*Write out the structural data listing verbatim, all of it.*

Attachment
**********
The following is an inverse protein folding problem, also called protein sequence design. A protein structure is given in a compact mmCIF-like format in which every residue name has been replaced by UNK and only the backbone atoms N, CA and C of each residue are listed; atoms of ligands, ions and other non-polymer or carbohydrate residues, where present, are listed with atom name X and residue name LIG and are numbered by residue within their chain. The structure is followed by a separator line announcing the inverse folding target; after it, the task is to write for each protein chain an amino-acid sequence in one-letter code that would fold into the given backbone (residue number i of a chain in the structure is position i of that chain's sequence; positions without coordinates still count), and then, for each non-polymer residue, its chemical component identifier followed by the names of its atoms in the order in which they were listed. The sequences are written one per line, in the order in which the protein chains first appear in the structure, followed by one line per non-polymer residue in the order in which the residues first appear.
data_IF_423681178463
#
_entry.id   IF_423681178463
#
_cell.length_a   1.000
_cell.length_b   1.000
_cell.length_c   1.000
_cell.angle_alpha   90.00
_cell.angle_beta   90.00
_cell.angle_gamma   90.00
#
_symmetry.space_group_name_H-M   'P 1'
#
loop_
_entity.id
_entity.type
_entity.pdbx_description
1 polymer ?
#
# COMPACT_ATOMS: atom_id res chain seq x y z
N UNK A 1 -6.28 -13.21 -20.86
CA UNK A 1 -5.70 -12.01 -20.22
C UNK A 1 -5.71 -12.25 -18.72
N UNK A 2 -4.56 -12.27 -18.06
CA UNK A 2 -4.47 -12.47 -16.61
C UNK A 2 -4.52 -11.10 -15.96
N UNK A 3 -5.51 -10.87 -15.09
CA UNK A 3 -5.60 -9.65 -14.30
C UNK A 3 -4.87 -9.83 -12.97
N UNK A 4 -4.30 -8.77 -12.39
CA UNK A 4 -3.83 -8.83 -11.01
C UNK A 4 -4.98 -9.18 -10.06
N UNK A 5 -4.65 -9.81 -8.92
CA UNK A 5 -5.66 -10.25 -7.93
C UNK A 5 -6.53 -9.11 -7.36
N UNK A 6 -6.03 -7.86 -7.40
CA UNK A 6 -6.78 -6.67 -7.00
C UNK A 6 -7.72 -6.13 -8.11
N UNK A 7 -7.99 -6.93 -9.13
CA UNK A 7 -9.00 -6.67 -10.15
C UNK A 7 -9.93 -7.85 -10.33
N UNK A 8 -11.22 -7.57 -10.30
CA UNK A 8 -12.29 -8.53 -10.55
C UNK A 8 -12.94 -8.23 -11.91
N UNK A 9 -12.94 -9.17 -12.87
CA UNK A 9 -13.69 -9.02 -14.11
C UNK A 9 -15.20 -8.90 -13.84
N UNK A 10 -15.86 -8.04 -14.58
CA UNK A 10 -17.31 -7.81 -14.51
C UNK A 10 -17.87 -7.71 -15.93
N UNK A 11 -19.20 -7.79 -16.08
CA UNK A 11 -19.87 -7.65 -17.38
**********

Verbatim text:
The following is an inverse protein folding problem, also called protein sequence design. A protein structure is given in a compact mmCIF-like format in which every residue name has been replaced by UNK and only the backbone atoms N, CA and C of each residue are listed; atoms of ligands, ions and other non-polymer or carbohydrate residues, where present, are listed with atom name X and residue name LIG and are numbered by residue within their chain. The structure is followed by a separator line announcing the inverse folding target; after it, the task is to write for each protein chain an amino-acid sequence in one-letter code that would fold into the given backbone (residue number i of a chain in the structure is position i of that chain's sequence; positions without coordinates still count), and then, for each non-polymer residue, its chemical component identifier followed by the names of its atoms in the order in which they were listed. The sequences are written one per line, in the order in which the protein chains first appear in the structure, followed by one line per non-polymer residue in the order in which the residues first appear.
data_IF_423681178463
#
_entry.id   IF_423681178463
#
_cell.length_a   1.000
_cell.length_b   1.000
_cell.length_c   1.000
_cell.angle_alpha   90.00
_cell.angle_beta   90.00
_cell.angle_gamma   90.00
#
_symmetry.space_group_name_H-M   'P 1'
#
loop_
_entity.id
_entity.type
_entity.pdbx_description
1 polymer ?
#
# COMPACT_ATOMS: atom_id res chain seq x y z
N UNK A 1 -6.28 -13.21 -20.86
CA UNK A 1 -5.70 -12.01 -20.22
C UNK A 1 -5.71 -12.25 -18.72
N UNK A 2 -4.56 -12.27 -18.06
CA UNK A 2 -4.47 -12.47 -16.61
C UNK A 2 -4.52 -11.10 -15.96
N UNK A 3 -5.51 -10.87 -15.09
CA UNK A 3 -5.60 -9.65 -14.30
C UNK A 3 -4.87 -9.83 -12.97
N UNK A 4 -4.30 -8.77 -12.39
CA UNK A 4 -3.83 -8.83 -11.01
C UNK A 4 -4.98 -9.18 -10.06
N UNK A 5 -4.65 -9.81 -8.92
CA UNK A 5 -5.66 -10.25 -7.93
C UNK A 5 -6.53 -9.11 -7.36
N UNK A 6 -6.03 -7.86 -7.40
CA UNK A 6 -6.78 -6.67 -7.00
C UNK A 6 -7.72 -6.13 -8.11
N UNK A 7 -7.99 -6.93 -9.13
CA UNK A 7 -9.00 -6.67 -10.15
C UNK A 7 -9.93 -7.85 -10.33
N UNK A 8 -11.22 -7.57 -10.30
CA UNK A 8 -12.29 -8.53 -10.55
C UNK A 8 -12.94 -8.23 -11.91
N UNK A 9 -12.94 -9.17 -12.87
CA UNK A 9 -13.69 -9.02 -14.11
C UNK A 9 -15.20 -8.90 -13.84
N UNK A 10 -15.86 -8.04 -14.58
CA UNK A 10 -17.31 -7.81 -14.51
C UNK A 10 -17.87 -7.71 -15.93
N UNK A 11 -19.20 -7.79 -16.08
CA UNK A 11 -19.87 -7.65 -17.38